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Tungabhadra River

30th November, 2023 Geography

Tungabhadra River

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  • A 17-year-old was recently swept away in the Tungabhadra River in Huligi village.

About Tungabhadra River

  • It is a prominent river in the Indian peninsula's south.
  • It is a significant tributary of the Krishna River.
  • The name comes from the confluence of two rivers, Tunga and Bhadra.
  • The Tunga and Bhadra Rivers have their origins on the eastern slopes of the Western Ghats.
  • The two rivers meet near Koodli in Karnataka's Shimoga district, giving birth to the Tungabhadra River.
  • It flows roughly northwest before entering the Krishna River near Sangamaleshwaram in Andhra Pradesh.
  • The river has a total length of 531 kilometers and a catchment area of 28,000 square kilometers.
  • It runs through the Karnataka and Andhra Pradesh
  • Varada River and Hagari (Vedathy) River are major tributaries.
  • The river has various dams and reservoirs erected, including the Tunga Anicut Dam, the Bhadra Dam, the Hemavathy Dam, and the Tungabhadra Dam.
  • The Hindus regard this river as sacred, appearing in the Ramayana as Pampa.
  • The Tungabhadra River was previously known as the Varada River.
  • For the Vijayanagar Empire, the river was a vital source of water.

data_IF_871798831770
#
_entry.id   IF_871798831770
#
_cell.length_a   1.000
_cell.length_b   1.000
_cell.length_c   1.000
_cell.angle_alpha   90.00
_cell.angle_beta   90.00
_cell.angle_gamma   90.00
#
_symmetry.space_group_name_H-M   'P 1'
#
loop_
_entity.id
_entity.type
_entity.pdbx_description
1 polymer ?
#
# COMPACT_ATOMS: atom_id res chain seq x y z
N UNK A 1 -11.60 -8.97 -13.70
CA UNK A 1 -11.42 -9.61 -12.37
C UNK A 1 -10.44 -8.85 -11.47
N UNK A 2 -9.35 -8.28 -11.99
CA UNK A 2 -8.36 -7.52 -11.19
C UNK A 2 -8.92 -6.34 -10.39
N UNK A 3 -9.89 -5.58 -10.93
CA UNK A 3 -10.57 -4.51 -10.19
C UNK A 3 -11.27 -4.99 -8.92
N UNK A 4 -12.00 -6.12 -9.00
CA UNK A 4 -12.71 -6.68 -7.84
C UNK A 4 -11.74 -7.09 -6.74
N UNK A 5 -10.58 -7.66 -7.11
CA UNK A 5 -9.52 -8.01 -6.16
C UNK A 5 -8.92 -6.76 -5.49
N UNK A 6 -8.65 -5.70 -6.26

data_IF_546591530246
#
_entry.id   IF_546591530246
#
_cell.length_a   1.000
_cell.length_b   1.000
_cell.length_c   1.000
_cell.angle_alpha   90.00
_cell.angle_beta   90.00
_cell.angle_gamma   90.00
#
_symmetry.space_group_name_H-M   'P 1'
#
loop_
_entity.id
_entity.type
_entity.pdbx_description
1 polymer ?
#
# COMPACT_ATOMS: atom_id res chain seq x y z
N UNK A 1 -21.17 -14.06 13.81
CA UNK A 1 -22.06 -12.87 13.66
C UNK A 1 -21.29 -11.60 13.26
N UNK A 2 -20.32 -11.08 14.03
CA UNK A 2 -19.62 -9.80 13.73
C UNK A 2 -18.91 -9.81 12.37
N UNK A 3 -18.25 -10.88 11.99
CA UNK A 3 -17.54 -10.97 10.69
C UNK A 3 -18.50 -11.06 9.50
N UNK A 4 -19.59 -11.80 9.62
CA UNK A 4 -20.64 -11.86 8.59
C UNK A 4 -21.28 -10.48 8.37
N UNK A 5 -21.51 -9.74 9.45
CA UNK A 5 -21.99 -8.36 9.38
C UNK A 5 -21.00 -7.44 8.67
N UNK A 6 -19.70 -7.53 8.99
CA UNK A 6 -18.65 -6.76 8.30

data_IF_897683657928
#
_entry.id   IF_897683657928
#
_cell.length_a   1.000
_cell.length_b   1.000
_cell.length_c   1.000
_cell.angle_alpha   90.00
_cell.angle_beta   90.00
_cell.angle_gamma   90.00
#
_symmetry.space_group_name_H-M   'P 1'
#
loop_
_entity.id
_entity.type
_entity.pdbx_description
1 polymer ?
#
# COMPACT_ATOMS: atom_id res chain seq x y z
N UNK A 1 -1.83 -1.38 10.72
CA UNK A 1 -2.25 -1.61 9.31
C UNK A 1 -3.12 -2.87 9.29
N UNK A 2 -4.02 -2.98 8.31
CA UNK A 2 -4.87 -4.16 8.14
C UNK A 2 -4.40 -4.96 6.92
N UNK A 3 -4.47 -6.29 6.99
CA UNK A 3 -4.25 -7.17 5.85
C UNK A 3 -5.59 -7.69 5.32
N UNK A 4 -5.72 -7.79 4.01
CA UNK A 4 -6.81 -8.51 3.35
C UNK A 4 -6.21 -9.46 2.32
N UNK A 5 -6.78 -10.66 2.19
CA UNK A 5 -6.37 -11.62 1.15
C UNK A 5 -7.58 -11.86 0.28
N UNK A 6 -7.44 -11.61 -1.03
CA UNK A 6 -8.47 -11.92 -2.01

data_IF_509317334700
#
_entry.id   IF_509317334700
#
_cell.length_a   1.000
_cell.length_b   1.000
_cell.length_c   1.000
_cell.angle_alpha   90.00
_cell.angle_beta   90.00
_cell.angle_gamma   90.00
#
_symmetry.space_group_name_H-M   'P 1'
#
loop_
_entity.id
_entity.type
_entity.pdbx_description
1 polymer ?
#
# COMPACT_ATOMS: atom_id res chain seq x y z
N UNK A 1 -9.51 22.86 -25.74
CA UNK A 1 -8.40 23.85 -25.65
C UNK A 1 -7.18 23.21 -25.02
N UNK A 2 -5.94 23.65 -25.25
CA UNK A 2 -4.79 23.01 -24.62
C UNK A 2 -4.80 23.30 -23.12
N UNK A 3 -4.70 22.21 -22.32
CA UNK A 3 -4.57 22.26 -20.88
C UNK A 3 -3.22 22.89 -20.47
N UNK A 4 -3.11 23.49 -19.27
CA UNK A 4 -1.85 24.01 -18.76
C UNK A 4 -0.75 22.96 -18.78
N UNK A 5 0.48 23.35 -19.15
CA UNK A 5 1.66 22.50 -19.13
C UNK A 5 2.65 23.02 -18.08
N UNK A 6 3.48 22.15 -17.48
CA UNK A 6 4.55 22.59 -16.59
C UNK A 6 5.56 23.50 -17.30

• The Vijayanagar Empire's capital, Hampi, was located on the river's banks.
  • The famous Virupaksha temple also is on the banks of river Tungabhadra.
  • The greater part of the Tungabhadra’s course lies in the southern part of the Deccan plateau.
  • The river is fed mainly by rain, and it has a monsoonal regimen with summer high water.
  • It flows in a more or less northwest direction before joining the eastern river, Krishna.
  • The Krishna River finally ends in the Bay of Bengal.

About Tungabhadra Dam

  • Tungabhadra Dam, commonly known as Pampa Sagar, is a multifunctional dam located near Hosapete, Ballari district, Karnataka. Thirumalai Iyengar erected it in 1953.
  • The Tungabhadra reservoir has a storage capacity of 101 TMC (Thousand Million Cubic Feet) with a catchment area of 28000 square kilometers.
  • It stands approximately 49.5 meters tall.


  • It is the lifeline of six chronically drought-prone districts in Karnataka (popularly known as the rice bowl of Karnataka) and Andhra Pradesh (Anantapur, Cuddapah, and Kurnool).
  • It not only irrigates enormous areas of land in both states, but it also creates hydropower and aids in flood prevention.


Who among the following rulers of the Vijayanagar Empire constructed a large dam across the Tungabhadra River and a canal-cum-aqueduct several kilometers long from the river to the capital city?

  1. A) Devaraya I
  2. B) Mallikarjuna
  3. C) Vira Vijaya
  4. D) Virupaksha

Answer: A